Few places have a more urgent need – or stronger case – for Community Wealth Building than does Ireland, where communities have been ravaged by neoliberalism and austerity, write Joe Guinan and Seán Byers.
Last week, in San Francisco, the sky turned bright red in the middle of the day. The cause was smoke from surrounding wildfires, but it looked like the end of the world.
Climate change, pandemics, inequality, social breakdown, political chaos, urban unrest – a world, quite literally, on fire. This is what the future looks like under the empire of capital, in which finance has colonised the economy, politics, society, and even the planet itself.
In this economy, labour is merely an input into production, a cost to be minimised or even eliminated. Ownership is extremely concentrated and financialised, inequality now worse than in medieval times. This economy offers profit-making opportunities for soon-to-be trillionaire oligarchs while imposing insecurity on everyone else. Economic activity becomes disembodied from society, with particular places seen merely as better or worse sites for extraction. There is no real community, with individuals and families left struggling to survive. The planet, too, is subordinate to capital; viewed as a limitless source of extraction and a limitless sink for waste, thereby guaranteeing an ecological disaster and the onset of a Sixth Mass Extinction.
After four decades, neoliberalism has so colonised our consciousness that it can be hard to imagine a different economy and society than the dystopian one we find ourselves inhabiting. But there is a new democratic economy in the making, one that in and of itself produces better outcomes: greater equality, more democracy, healthier people and communities, a cleaner environment.
Recent years have witnessed an explosion of interest in, and practical experimentation with, a variety of alternative economic institutions, models that are capable of fundamentally altering patterns of ownership – and of transforming our crisis-ridden political economy through greatly improved distributional, environmental, and social outcomes.
These alternative economic institutions include worker ownership, co-operatives, municipal enterprise, community land trusts, public banks, benefit corporations, social wealth funds, and many more. They represent ways in which capital can be democratised and held in common by workers, communities, and local governments. They illuminate how practical new approaches can generate innovative solutions to systemic problems. They embody alternative design principles, relying not on regulatory fixes or “after the fact” redistribution but on deep structural changes in the economy and the nature of ownership and control over productive wealth. New forms are constantly emerging, as well as ideas as to how innovative combinations might produce still more powerful results.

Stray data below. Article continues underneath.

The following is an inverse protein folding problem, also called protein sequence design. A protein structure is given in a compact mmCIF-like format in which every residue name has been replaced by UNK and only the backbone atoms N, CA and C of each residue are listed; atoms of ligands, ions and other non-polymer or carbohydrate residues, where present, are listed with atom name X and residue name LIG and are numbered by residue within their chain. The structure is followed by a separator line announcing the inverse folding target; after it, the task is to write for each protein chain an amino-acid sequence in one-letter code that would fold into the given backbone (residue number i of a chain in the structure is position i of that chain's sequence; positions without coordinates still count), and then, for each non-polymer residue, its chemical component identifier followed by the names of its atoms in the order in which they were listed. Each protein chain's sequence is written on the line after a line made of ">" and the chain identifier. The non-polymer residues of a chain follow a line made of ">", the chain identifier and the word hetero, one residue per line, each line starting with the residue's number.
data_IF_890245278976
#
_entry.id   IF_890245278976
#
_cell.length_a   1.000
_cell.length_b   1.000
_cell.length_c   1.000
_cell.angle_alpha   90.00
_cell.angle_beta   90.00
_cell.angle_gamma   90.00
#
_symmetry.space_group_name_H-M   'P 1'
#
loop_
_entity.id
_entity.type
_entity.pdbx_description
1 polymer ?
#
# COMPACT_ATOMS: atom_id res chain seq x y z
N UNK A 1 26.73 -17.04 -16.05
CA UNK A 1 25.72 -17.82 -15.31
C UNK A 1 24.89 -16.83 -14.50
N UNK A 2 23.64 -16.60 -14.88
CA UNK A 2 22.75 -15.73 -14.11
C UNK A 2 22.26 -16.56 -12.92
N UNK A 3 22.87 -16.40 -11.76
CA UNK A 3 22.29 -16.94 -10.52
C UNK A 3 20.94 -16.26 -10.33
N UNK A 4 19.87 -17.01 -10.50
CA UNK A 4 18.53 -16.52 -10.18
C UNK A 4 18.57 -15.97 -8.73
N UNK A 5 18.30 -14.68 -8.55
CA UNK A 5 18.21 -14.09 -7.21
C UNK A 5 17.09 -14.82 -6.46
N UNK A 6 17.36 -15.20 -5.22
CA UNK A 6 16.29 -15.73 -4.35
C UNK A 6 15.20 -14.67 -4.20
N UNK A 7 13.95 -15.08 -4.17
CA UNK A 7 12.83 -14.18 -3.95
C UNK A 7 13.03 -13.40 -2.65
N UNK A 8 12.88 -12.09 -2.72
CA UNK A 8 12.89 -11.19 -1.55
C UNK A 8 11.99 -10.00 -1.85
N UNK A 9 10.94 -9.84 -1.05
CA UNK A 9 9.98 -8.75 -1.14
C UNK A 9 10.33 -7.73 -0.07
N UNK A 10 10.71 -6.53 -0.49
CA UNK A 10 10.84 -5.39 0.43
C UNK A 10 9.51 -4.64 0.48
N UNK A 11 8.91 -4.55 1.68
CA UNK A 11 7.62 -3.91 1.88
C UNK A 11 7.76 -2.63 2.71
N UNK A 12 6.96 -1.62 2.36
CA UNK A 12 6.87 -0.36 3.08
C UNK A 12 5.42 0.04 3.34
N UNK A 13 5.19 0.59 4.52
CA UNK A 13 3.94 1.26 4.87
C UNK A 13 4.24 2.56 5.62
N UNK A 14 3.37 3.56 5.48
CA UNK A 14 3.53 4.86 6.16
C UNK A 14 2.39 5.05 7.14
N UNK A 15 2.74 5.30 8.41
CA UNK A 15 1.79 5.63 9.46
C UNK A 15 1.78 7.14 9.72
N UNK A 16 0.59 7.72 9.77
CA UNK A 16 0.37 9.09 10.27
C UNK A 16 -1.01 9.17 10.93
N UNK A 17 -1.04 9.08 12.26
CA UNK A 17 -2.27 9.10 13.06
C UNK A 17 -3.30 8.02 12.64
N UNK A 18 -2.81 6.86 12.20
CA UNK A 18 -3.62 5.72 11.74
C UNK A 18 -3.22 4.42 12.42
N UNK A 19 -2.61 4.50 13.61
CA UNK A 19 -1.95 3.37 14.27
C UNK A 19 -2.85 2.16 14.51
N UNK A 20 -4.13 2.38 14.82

Taken as a whole, these institutions and approaches form the mosaic of a new democratic economy. They suggest the contours of a system beyond today’s extractive economy, and some pathways for getting there. These approaches, and the institutions and strategies for knitting them all together, have been termed “Community Wealth Building”.
Community Wealth Building is now emerging as a new approach to economic development. Offering real, on-the-ground solutions for localities and regions battered by successive waves of disinvestment, deindustrialisation, displacement, and disempowerment, it is based on a new configuration of economic institutions and approaches capable of producing more sustainable, lasting, and equal economic outcomes. It is rooted in place-based economics, democratic participation and control, and in mobilising the largely untapped power of the local public sector.
The original model for Community Wealth Building is Cleveland Ohio’s Evergreen Cooperatives. Evergreen was created in response to years of deindustrialisation in America’s rustbelt. For decades, massive economic destruction has been visited upon America’s manufacturing heartlands, destabilising community after community. The capital, carbon and human costs have been immense, and the political consequences are plain to see.
Starting in 2008, Evergreen was started in an attempt to turn the tide. The city had previously lost half its population and most of its Fortune 500 companies due to deindustrialisation. In terms of poverty, it was second only among American cities to Detroit. But the city still boasted very large quasi-public institutions such as the Cleveland Clinic, Case Western Reserve University and University Hospitals – known as anchor institutions because they are rooted in place and aren’t likely to up and leave. Together these three institutions had a combined spending power of around $3 billion dollars per year – very little of which was going to the local community.